“Sunsets are everywhere. Nightly they appear, vast and humbling, orange, pink and purple. Like snowflakes, it is said that every single one is different. Natural, ephemeral and beautiful [ … ] Sunset photographs, however, are a different matter: they have come to represent the most predictable, culturally devalued and banal of image-making practices. Critics dismiss them as ‘chocolate box’ or ‘picture postcard’; they are seen as clichés” ( Annebella Pollen, http://eitherand.org/reconsidering-amateur-photography/when-cliche-not-cliche-reconsidering-mass-produced/).
Regardless of this ‘demerit badge’ that taints sunsets photographs ( but see When a cliché is a cliché? Reconsidering Mass-Produced Sunsets, by A. Pollen in the above site, for a discussion and an essential bibliography on the subject) , the Internet is swarmed with them in large numbers, everyday.
Susan Sontag explains: "In photography's earliest decades, photographs were expected to be idealized images. This is still the aim of most amateur photographers, for whom a beautiful photograph is a photograph of something beautiful, like a woman, a sunset" (On Photography, London 1979).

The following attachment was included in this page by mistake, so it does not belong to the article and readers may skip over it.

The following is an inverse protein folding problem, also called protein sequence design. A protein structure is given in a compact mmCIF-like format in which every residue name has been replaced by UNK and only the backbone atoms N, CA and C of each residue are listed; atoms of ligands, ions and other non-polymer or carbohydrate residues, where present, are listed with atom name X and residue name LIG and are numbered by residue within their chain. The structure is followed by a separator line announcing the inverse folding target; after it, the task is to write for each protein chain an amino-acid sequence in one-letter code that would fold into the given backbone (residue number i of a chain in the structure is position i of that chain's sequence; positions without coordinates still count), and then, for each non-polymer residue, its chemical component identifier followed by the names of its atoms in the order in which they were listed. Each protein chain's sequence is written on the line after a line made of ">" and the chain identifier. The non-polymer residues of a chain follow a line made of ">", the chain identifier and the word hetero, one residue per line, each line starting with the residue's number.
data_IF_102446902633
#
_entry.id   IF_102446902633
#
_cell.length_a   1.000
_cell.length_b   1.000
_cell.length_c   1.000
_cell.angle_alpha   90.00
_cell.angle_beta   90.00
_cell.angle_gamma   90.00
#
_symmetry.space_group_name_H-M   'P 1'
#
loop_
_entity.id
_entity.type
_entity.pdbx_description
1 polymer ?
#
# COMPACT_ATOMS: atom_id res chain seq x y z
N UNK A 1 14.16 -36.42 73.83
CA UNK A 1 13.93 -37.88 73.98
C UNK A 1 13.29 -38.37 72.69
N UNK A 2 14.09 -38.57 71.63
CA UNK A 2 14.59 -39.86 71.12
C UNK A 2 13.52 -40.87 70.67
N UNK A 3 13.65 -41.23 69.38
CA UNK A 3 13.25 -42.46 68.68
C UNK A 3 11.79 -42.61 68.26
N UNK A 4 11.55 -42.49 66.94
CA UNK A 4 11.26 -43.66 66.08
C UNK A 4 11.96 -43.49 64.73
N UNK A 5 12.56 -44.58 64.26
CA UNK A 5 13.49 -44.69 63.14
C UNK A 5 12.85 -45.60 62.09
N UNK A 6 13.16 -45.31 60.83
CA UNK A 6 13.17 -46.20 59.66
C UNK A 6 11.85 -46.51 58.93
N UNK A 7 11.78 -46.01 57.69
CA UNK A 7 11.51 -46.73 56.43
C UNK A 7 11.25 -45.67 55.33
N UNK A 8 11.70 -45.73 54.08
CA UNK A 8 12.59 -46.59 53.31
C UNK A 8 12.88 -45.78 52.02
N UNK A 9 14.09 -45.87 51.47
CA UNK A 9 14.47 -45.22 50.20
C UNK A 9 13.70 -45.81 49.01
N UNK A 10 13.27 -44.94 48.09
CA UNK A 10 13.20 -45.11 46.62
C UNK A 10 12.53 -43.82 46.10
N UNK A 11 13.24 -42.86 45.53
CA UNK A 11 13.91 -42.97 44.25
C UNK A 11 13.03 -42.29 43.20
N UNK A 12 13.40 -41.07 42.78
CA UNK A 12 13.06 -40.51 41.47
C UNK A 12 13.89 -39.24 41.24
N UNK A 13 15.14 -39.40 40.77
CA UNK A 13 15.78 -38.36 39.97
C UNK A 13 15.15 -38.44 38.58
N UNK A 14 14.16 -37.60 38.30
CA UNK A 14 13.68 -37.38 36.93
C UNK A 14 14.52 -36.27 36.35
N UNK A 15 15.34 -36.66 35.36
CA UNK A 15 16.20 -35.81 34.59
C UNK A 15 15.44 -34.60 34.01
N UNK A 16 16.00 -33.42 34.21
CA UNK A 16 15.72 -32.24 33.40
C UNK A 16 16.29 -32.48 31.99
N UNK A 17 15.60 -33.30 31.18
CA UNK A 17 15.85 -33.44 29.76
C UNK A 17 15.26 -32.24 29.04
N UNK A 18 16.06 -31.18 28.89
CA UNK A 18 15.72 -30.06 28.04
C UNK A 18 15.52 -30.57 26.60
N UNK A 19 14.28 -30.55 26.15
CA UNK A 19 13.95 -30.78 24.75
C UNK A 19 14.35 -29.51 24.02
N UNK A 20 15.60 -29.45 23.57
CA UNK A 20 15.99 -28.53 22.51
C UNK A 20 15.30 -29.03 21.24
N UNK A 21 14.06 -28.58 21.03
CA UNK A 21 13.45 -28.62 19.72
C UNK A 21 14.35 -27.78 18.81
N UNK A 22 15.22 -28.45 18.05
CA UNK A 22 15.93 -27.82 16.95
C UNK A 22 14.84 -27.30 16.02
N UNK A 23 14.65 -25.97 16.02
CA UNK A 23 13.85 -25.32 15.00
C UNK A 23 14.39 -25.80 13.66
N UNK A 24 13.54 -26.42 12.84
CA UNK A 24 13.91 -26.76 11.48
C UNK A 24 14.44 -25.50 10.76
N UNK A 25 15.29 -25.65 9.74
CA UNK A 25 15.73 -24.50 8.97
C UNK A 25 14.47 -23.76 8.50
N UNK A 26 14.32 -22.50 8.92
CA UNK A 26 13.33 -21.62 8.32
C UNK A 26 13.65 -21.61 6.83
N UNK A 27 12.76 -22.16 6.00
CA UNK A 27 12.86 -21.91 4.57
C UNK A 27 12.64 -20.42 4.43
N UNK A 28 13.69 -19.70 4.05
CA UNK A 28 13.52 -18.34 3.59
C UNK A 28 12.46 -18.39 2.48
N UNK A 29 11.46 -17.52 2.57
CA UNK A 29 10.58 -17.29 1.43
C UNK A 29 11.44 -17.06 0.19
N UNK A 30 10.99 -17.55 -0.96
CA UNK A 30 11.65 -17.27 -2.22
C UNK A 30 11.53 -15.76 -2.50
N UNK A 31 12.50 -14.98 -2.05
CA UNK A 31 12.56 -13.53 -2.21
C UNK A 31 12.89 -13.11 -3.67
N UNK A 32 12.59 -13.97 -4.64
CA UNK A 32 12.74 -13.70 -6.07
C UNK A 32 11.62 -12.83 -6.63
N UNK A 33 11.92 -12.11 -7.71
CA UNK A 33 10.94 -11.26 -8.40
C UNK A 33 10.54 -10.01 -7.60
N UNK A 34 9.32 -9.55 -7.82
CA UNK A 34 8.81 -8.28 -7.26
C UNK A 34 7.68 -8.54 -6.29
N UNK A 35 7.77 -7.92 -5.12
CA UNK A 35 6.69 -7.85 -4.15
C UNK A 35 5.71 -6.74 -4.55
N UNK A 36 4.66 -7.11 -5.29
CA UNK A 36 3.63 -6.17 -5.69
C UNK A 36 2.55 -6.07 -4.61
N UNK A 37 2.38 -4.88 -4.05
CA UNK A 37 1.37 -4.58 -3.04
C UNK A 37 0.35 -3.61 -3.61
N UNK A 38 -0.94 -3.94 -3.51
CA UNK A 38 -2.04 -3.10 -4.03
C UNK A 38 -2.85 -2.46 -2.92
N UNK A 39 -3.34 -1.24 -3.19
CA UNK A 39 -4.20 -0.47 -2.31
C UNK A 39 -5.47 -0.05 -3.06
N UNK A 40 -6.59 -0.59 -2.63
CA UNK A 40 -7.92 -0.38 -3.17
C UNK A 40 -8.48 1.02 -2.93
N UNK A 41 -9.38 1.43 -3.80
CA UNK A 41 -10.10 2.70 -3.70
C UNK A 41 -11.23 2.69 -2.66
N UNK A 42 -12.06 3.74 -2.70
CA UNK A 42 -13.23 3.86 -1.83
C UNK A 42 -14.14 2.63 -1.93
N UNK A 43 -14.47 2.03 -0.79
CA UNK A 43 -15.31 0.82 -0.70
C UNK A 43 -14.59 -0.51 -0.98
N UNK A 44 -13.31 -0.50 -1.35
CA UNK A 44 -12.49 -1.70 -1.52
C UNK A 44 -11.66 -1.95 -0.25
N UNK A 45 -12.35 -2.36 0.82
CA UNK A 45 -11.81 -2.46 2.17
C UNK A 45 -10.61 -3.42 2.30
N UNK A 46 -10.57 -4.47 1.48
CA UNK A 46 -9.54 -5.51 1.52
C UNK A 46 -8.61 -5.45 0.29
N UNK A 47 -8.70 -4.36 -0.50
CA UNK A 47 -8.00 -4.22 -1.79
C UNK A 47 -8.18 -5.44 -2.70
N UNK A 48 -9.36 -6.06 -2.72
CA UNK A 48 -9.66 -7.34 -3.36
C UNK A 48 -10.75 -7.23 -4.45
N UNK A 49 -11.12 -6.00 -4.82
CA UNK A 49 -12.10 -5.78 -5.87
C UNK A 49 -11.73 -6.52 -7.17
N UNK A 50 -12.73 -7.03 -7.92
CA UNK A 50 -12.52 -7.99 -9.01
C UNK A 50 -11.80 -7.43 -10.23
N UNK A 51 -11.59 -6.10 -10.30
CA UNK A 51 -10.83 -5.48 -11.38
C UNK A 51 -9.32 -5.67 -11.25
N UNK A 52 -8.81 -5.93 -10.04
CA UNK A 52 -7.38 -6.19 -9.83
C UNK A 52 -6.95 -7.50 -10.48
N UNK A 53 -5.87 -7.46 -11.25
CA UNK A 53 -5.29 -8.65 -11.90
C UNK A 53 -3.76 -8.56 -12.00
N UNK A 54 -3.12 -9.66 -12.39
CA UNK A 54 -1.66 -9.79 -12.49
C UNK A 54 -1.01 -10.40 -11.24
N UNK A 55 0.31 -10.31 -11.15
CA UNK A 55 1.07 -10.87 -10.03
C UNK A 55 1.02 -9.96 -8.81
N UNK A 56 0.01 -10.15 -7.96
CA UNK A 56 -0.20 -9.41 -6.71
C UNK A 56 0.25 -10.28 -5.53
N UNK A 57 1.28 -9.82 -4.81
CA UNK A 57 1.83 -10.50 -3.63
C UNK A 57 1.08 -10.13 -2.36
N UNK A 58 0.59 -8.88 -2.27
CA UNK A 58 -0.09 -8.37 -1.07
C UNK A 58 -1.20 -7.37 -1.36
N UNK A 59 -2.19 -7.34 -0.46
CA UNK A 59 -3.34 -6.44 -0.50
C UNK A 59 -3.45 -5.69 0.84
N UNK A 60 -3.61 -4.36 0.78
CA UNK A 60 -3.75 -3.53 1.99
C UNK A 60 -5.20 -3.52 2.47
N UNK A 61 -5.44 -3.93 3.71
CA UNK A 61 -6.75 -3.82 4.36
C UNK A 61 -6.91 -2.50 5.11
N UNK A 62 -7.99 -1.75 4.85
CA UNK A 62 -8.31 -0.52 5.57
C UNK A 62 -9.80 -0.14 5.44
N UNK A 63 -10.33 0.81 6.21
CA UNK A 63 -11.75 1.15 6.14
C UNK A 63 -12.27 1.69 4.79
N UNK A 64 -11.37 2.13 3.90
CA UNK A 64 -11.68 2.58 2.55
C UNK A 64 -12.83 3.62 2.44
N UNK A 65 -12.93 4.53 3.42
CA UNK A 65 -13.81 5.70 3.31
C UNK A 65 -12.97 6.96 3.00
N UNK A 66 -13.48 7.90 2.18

That is: sunset photographs are the products of the aesthetically naive.
The claim that a beautiful photo is just a mirror of the beauty that was before the lens – which is exactly what makes them naive, Sontag says - is an instance of the myth of objective immediacy, i.e. the idea that what gives a shot its meaning is its purported direct and intimate relationship with reality, rather than the function it can perform within the cognitive and emotional contexts of our practices.
Experimenting with pinhole photography applied to this popular subject, as in the photos I'm presenting here, aims to question this alleged intimate relationship and to return to sunsets photography a bit of its problematic nature.